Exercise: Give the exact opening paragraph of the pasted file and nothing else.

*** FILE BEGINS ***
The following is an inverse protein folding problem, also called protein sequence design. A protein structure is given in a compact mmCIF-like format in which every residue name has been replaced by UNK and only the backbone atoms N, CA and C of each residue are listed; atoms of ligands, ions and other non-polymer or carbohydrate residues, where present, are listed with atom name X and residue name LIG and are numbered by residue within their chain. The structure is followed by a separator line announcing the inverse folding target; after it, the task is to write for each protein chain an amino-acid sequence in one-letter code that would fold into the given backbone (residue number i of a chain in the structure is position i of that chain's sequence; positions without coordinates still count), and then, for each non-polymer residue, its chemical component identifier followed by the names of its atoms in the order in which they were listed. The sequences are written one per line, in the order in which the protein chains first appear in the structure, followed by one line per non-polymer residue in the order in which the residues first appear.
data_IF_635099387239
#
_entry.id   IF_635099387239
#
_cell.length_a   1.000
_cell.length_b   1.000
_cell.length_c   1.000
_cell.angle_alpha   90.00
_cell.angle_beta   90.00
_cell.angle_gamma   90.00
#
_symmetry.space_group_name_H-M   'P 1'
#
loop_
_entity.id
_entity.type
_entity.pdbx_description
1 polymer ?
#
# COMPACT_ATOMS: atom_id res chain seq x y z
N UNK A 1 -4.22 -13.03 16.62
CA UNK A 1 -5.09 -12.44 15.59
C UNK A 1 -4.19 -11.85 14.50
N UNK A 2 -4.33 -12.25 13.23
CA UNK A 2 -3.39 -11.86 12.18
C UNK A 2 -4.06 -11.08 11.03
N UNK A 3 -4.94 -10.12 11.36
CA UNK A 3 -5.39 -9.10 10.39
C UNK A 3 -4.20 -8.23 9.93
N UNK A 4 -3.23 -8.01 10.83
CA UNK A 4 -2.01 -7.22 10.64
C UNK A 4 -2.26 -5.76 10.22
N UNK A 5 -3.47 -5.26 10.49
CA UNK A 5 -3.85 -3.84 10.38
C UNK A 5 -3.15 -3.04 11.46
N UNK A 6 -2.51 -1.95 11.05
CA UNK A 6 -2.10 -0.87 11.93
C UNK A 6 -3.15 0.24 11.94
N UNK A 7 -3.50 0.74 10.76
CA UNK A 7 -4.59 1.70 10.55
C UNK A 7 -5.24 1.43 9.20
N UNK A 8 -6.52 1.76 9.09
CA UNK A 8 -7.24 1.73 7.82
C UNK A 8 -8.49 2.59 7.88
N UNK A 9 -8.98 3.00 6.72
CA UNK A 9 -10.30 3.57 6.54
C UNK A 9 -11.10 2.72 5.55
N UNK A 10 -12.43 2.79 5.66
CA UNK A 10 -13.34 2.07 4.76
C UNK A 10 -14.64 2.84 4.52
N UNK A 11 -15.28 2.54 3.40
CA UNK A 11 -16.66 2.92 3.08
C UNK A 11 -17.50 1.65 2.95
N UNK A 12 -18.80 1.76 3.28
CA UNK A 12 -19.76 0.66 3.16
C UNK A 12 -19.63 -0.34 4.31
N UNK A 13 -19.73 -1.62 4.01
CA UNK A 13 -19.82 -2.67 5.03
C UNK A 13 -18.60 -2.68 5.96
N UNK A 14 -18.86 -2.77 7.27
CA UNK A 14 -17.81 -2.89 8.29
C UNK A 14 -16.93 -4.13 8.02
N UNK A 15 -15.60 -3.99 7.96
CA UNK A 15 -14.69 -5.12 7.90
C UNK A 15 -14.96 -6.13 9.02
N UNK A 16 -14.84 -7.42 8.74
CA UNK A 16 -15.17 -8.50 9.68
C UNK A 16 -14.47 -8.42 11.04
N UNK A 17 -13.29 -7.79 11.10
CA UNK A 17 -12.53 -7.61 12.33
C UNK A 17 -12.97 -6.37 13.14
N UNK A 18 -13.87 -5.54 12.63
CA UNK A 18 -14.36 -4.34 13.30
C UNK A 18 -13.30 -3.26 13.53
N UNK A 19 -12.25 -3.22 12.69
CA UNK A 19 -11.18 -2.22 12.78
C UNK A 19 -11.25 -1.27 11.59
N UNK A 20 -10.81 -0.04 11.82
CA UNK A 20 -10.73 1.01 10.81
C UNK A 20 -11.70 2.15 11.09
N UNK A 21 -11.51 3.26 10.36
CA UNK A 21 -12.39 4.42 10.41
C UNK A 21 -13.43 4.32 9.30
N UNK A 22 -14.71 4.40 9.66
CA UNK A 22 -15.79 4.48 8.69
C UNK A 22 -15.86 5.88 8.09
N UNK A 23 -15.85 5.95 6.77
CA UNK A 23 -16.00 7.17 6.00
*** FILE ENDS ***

The following is an inverse protein folding problem, also called protein sequence design. A protein structure is given in a compact mmCIF-like format in which every residue name has been replaced by UNK and only the backbone atoms N, CA and C of each residue are listed; atoms of ligands, ions and other non-polymer or carbohydrate residues, where present, are listed with atom name X and residue name LIG and are numbered by residue within their chain. The structure is followed by a separator line announcing the inverse folding target; after it, the task is to write for each protein chain an amino-acid sequence in one-letter code that would fold into the given backbone (residue number i of a chain in the structure is position i of that chain's sequence; positions without coordinates still count), and then, for each non-polymer residue, its chemical component identifier followed by the names of its atoms in the order in which they were listed. The sequences are written one per line, in the order in which the protein chains first appear in the structure, followed by one line per non-polymer residue in the order in which the residues first appear.